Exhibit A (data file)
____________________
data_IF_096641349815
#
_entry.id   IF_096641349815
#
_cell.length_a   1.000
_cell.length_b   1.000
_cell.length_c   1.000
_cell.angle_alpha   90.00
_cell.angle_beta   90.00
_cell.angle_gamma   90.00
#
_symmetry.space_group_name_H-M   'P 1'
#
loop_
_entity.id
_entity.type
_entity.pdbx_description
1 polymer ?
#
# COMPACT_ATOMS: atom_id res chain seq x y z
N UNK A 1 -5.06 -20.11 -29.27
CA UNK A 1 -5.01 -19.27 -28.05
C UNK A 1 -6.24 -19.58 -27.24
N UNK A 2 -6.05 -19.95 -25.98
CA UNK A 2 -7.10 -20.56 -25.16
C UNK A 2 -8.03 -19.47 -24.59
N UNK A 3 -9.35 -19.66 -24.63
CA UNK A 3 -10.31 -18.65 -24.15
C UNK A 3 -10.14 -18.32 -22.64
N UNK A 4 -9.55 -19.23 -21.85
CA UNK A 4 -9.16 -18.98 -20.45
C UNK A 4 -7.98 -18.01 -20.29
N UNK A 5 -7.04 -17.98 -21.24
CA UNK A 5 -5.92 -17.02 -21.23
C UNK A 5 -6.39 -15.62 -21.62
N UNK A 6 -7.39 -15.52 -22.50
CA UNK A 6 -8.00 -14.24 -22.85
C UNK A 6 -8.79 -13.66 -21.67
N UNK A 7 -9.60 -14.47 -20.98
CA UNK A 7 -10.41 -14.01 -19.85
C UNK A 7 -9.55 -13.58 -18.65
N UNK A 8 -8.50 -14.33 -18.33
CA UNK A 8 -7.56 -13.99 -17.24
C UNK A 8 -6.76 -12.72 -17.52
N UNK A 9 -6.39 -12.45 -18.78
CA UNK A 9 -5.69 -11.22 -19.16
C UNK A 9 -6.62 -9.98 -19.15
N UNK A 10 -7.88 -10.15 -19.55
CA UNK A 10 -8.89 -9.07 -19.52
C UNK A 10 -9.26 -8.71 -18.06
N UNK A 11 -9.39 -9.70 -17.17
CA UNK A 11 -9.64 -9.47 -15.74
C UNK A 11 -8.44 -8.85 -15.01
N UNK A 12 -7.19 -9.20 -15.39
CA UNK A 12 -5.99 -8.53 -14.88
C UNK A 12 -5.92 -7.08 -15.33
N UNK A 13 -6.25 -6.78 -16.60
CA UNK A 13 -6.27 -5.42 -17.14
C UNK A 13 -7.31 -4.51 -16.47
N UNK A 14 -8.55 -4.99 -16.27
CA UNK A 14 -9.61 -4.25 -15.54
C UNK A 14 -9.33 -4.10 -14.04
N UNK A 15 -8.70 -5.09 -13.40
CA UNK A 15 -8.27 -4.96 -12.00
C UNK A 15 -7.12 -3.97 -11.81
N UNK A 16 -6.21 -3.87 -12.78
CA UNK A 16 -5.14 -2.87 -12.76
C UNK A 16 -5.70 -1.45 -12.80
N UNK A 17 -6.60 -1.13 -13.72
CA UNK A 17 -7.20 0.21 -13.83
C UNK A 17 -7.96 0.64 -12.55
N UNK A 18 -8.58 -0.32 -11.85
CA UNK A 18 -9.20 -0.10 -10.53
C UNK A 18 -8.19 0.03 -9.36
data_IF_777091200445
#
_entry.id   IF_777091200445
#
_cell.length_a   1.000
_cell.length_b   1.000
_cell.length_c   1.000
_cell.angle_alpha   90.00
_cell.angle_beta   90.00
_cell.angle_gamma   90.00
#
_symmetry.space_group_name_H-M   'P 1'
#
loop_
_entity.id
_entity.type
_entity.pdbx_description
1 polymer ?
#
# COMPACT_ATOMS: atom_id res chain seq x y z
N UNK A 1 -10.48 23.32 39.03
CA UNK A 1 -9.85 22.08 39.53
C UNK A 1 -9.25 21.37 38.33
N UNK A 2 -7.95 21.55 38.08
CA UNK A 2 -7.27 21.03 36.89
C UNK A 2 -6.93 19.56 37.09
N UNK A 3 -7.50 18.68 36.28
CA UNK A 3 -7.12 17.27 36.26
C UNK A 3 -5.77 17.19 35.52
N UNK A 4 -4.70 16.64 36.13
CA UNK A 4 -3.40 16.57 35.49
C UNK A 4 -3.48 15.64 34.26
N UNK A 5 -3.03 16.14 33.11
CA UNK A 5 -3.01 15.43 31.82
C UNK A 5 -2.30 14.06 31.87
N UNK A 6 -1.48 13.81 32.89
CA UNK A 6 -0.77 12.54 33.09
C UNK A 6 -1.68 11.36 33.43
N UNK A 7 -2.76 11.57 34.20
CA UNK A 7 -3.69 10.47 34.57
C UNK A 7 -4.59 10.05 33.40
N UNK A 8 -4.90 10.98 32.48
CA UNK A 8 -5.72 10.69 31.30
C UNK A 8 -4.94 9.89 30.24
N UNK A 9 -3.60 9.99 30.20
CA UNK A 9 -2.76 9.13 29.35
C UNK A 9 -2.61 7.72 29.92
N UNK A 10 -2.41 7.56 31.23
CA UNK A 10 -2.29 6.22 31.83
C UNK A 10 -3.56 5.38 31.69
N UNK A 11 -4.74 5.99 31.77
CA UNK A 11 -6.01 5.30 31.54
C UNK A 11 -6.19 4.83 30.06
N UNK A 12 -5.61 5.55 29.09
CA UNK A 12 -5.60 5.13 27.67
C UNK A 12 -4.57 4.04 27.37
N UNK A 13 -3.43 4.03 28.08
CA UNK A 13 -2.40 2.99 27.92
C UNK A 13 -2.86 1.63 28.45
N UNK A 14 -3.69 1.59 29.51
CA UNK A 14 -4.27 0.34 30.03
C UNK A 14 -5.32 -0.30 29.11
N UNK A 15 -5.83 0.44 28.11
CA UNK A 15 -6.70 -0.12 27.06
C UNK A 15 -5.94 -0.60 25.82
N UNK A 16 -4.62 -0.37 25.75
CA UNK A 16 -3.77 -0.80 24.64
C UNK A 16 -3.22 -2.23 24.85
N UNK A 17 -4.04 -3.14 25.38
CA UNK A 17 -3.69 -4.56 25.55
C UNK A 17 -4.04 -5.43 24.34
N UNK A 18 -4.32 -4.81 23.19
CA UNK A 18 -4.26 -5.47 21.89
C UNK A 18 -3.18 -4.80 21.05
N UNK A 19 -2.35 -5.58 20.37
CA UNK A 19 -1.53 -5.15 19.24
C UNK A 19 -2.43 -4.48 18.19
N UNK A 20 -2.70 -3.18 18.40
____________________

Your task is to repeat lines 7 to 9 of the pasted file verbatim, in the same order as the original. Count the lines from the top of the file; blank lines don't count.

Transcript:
_cell.length_c   1.000
_cell.angle_alpha   90.00
_cell.angle_beta   90.00